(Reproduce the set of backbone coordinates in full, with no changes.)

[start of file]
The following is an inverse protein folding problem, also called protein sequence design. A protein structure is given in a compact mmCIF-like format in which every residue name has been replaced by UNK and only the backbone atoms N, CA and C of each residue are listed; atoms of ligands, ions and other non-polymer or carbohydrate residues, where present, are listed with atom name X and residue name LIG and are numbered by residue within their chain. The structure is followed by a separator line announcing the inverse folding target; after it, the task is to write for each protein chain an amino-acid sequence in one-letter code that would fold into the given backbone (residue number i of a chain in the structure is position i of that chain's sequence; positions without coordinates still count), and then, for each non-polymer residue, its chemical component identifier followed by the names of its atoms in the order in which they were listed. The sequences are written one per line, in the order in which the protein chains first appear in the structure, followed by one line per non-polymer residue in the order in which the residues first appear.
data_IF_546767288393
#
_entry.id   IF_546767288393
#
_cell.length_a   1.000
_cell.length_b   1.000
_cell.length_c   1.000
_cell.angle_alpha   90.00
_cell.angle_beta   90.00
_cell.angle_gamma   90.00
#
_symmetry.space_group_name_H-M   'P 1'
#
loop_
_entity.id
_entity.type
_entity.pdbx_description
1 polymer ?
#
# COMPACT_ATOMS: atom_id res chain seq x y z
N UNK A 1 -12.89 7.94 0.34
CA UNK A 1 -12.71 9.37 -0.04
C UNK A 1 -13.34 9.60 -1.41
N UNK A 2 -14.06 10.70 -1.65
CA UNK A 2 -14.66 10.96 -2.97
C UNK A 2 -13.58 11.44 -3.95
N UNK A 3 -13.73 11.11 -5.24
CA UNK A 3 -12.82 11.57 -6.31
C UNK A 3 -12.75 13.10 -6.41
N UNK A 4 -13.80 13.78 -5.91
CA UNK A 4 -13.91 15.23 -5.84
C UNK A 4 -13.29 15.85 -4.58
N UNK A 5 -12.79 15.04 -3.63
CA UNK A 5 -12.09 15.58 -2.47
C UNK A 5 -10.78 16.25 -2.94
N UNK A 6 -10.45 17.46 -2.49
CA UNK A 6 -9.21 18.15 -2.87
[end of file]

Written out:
The following is an inverse protein folding problem, also called protein sequence design. A protein structure is given in a compact mmCIF-like format in which every residue name has been replaced by UNK and only the backbone atoms N, CA and C of each residue are listed; atoms of ligands, ions and other non-polymer or carbohydrate residues, where present, are listed with atom name X and residue name LIG and are numbered by residue within their chain. The structure is followed by a separator line announcing the inverse folding target; after it, the task is to write for each protein chain an amino-acid sequence in one-letter code that would fold into the given backbone (residue number i of a chain in the structure is position i of that chain's sequence; positions without coordinates still count), and then, for each non-polymer residue, its chemical component identifier followed by the names of its atoms in the order in which they were listed. The sequences are written one per line, in the order in which the protein chains first appear in the structure, followed by one line per non-polymer residue in the order in which the residues first appear.
data_IF_546767288393
#
_entry.id   IF_546767288393
#
_cell.length_a   1.000
_cell.length_b   1.000
_cell.length_c   1.000
_cell.angle_alpha   90.00
_cell.angle_beta   90.00
_cell.angle_gamma   90.00
#
_symmetry.space_group_name_H-M   'P 1'
#
loop_
_entity.id
_entity.type
_entity.pdbx_description
1 polymer ?
#
# COMPACT_ATOMS: atom_id res chain seq x y z
N UNK A 1 -12.89 7.94 0.34
CA UNK A 1 -12.71 9.37 -0.04
C UNK A 1 -13.34 9.60 -1.41
N UNK A 2 -14.06 10.70 -1.65
CA UNK A 2 -14.66 10.96 -2.97
C UNK A 2 -13.58 11.44 -3.95
N UNK A 3 -13.73 11.11 -5.24
CA UNK A 3 -12.82 11.57 -6.31
C UNK A 3 -12.75 13.10 -6.41
N UNK A 4 -13.80 13.78 -5.91
CA UNK A 4 -13.91 15.23 -5.84
C UNK A 4 -13.29 15.85 -4.58
N UNK A 5 -12.79 15.04 -3.63
CA UNK A 5 -12.09 15.58 -2.47
C UNK A 5 -10.78 16.25 -2.94
N UNK A 6 -10.45 17.46 -2.49
CA UNK A 6 -9.21 18.15 -2.87